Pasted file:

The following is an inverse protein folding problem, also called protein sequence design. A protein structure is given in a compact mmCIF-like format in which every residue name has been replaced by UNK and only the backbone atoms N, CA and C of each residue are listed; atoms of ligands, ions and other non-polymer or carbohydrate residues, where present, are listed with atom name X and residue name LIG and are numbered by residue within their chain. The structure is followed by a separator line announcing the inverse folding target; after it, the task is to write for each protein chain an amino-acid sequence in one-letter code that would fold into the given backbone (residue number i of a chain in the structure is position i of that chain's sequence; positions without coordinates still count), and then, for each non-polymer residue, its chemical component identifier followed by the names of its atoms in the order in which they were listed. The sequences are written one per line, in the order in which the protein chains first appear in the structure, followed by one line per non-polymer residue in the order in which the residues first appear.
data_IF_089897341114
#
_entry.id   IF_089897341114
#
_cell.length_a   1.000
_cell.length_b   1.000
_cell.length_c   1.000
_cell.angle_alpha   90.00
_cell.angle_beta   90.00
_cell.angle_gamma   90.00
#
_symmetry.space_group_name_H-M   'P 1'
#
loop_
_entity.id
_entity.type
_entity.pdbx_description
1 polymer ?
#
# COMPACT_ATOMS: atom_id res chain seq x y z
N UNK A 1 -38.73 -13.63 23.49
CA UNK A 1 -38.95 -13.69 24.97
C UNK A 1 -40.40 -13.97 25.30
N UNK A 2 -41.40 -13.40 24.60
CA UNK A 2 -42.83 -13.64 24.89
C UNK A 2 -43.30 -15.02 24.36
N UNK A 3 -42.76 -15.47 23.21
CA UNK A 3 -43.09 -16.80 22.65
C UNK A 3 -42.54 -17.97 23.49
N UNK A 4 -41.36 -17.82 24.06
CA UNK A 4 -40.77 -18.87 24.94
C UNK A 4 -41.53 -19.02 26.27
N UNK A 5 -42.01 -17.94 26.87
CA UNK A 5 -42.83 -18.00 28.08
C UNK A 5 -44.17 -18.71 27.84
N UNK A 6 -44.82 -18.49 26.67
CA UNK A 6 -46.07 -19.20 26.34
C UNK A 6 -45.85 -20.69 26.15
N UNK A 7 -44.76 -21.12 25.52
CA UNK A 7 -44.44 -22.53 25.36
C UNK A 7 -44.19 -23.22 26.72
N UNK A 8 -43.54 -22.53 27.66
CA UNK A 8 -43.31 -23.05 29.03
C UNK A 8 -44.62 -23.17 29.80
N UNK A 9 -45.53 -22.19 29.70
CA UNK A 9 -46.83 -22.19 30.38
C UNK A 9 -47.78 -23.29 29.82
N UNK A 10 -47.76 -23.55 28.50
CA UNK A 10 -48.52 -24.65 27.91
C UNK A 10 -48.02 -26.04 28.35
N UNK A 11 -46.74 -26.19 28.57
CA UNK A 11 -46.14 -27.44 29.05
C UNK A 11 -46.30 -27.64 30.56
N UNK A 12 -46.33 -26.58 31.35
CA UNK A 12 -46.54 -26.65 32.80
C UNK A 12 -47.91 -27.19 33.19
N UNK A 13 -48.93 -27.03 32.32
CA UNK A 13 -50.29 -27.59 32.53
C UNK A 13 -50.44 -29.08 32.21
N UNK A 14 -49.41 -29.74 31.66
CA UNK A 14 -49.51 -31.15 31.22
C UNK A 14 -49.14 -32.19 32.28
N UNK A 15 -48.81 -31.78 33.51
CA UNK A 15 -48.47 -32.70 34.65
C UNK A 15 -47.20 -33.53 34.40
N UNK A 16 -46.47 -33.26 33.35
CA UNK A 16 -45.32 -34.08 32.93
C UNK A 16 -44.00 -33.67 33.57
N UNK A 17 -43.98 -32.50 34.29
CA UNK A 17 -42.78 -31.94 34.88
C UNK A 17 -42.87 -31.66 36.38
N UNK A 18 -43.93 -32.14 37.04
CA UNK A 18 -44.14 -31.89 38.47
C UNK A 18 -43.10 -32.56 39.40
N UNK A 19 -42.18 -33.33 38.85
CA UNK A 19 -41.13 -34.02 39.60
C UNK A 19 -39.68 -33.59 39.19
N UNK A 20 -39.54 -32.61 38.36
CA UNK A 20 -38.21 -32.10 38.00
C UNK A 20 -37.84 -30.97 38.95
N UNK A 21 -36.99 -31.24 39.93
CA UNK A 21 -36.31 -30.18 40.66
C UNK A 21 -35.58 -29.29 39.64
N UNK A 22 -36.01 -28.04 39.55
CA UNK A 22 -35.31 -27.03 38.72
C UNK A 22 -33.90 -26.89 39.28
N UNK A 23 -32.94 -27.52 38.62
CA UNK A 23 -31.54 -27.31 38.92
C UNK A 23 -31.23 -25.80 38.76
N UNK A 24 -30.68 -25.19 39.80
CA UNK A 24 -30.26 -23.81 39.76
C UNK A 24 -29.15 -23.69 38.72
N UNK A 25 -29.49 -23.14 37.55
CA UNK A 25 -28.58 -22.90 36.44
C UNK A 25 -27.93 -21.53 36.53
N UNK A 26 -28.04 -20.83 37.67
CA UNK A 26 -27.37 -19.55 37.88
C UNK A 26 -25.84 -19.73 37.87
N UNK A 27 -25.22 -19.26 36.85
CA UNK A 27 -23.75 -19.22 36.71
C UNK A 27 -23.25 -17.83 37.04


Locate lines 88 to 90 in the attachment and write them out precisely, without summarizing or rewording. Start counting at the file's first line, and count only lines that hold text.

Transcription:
N UNK A 23 -32.94 -27.52 38.62
CA UNK A 23 -31.54 -27.31 38.92
C UNK A 23 -31.23 -25.80 38.76